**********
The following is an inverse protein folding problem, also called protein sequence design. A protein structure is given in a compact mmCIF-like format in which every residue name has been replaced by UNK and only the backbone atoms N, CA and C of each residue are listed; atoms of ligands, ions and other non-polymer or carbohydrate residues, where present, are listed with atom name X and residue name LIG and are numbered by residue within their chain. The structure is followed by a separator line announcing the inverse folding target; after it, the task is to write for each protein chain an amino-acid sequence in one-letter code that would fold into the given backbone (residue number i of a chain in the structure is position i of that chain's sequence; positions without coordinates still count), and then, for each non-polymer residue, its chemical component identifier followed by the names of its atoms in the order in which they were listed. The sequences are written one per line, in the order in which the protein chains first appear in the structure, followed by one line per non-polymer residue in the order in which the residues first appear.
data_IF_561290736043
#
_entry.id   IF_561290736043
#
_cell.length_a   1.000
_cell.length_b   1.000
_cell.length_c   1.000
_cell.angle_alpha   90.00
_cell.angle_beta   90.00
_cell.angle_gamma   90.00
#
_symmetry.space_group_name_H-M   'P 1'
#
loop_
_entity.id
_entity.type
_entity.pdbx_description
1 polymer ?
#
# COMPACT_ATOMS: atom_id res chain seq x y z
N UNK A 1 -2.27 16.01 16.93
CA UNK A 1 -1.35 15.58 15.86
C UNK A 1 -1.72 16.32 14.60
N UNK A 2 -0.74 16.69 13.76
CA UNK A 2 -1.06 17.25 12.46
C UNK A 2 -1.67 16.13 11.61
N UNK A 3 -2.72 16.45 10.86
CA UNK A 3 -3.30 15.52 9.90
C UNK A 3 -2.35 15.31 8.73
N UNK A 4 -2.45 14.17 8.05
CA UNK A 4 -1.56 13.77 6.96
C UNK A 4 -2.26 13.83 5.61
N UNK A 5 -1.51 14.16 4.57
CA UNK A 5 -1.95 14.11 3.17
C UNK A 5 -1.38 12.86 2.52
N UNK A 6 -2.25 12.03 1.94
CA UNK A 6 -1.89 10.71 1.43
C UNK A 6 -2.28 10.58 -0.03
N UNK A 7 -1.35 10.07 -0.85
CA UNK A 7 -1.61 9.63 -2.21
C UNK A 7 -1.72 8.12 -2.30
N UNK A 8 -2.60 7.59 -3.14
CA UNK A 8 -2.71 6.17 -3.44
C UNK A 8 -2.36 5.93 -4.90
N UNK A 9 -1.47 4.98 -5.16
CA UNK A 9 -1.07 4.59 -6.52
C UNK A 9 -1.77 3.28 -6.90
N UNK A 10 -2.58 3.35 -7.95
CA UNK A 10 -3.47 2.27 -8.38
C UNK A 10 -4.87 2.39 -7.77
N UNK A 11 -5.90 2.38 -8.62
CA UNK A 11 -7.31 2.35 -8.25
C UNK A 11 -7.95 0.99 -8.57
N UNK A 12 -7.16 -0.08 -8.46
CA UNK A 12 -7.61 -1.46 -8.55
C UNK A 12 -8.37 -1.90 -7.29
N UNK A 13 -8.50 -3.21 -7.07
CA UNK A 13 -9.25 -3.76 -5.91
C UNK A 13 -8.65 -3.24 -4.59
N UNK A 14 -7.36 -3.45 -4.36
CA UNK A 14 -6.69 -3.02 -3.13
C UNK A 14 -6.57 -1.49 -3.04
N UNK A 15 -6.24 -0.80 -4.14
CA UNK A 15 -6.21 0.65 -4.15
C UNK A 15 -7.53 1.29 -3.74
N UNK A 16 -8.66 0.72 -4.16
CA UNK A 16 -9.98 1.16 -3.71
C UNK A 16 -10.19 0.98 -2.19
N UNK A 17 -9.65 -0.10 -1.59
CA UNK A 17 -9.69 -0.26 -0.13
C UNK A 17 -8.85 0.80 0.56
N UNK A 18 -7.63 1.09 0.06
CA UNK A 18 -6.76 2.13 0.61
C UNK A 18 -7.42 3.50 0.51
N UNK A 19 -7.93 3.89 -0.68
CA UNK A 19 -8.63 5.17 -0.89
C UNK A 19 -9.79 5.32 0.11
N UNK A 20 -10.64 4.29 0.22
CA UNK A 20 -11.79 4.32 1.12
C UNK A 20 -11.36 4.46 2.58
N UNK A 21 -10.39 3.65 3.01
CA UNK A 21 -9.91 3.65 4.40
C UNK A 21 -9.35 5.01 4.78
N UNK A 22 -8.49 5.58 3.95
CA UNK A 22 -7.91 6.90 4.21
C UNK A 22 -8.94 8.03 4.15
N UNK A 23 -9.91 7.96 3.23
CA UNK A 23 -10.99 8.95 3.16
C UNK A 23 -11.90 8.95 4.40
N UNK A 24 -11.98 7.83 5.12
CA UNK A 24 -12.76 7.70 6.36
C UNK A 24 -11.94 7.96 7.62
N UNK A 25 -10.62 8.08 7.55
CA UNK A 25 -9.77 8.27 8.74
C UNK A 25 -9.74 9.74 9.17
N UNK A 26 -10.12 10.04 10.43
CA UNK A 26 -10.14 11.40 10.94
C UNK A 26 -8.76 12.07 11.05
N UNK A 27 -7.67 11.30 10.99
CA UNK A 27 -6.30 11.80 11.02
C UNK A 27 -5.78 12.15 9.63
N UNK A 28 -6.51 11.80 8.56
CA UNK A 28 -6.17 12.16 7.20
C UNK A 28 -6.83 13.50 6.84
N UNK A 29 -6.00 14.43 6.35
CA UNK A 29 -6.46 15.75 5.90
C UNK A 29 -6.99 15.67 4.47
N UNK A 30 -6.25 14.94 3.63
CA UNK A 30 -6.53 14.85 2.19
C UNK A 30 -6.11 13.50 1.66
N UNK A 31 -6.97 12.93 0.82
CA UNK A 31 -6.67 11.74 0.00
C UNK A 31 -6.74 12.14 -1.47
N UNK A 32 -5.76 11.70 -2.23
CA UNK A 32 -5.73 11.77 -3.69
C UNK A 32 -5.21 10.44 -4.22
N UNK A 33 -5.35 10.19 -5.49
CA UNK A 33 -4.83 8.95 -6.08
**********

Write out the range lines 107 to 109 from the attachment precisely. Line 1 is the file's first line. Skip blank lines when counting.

CA UNK A 29 -6.46 15.75 5.90
C UNK A 29 -6.99 15.67 4.47
N UNK A 30 -6.25 14.94 3.63